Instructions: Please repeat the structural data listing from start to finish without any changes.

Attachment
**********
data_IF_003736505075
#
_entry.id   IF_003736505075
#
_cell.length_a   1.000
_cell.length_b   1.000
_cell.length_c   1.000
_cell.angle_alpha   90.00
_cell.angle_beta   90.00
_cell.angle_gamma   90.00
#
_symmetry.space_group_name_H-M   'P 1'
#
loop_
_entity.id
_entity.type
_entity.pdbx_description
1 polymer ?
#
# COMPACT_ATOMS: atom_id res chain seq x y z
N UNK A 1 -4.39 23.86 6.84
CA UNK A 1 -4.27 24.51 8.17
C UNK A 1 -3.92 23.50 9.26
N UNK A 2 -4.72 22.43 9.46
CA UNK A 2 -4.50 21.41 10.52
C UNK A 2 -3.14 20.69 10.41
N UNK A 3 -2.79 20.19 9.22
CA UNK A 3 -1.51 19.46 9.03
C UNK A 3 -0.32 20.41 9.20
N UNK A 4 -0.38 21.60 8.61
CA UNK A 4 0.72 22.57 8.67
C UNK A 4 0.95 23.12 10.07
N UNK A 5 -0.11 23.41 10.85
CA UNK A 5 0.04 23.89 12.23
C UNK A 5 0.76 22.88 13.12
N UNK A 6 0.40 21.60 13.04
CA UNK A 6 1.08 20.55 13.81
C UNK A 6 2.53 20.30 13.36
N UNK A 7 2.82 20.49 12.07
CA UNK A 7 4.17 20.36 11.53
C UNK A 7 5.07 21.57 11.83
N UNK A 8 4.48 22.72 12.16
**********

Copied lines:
data_IF_003736505075
#
_entry.id   IF_003736505075
#
_cell.length_a   1.000
_cell.length_b   1.000
_cell.length_c   1.000
_cell.angle_alpha   90.00
_cell.angle_beta   90.00
_cell.angle_gamma   90.00
#
_symmetry.space_group_name_H-M   'P 1'
#
loop_
_entity.id
_entity.type
_entity.pdbx_description
1 polymer ?
#
# COMPACT_ATOMS: atom_id res chain seq x y z
N UNK A 1 -4.39 23.86 6.84
CA UNK A 1 -4.27 24.51 8.17
C UNK A 1 -3.92 23.50 9.26
N UNK A 2 -4.72 22.43 9.46
CA UNK A 2 -4.50 21.41 10.52
C UNK A 2 -3.14 20.69 10.41
N UNK A 3 -2.79 20.19 9.22
CA UNK A 3 -1.51 19.46 9.03
C UNK A 3 -0.32 20.41 9.20
N UNK A 4 -0.38 21.60 8.61
CA UNK A 4 0.72 22.57 8.67
C UNK A 4 0.95 23.12 10.07
N UNK A 5 -0.11 23.41 10.85
CA UNK A 5 0.04 23.89 12.23
C UNK A 5 0.76 22.88 13.12
N UNK A 6 0.40 21.60 13.04
CA UNK A 6 1.08 20.55 13.81
C UNK A 6 2.53 20.30 13.36
N UNK A 7 2.82 20.49 12.07
CA UNK A 7 4.17 20.36 11.53
C UNK A 7 5.07 21.57 11.83
N UNK A 8 4.48 22.72 12.16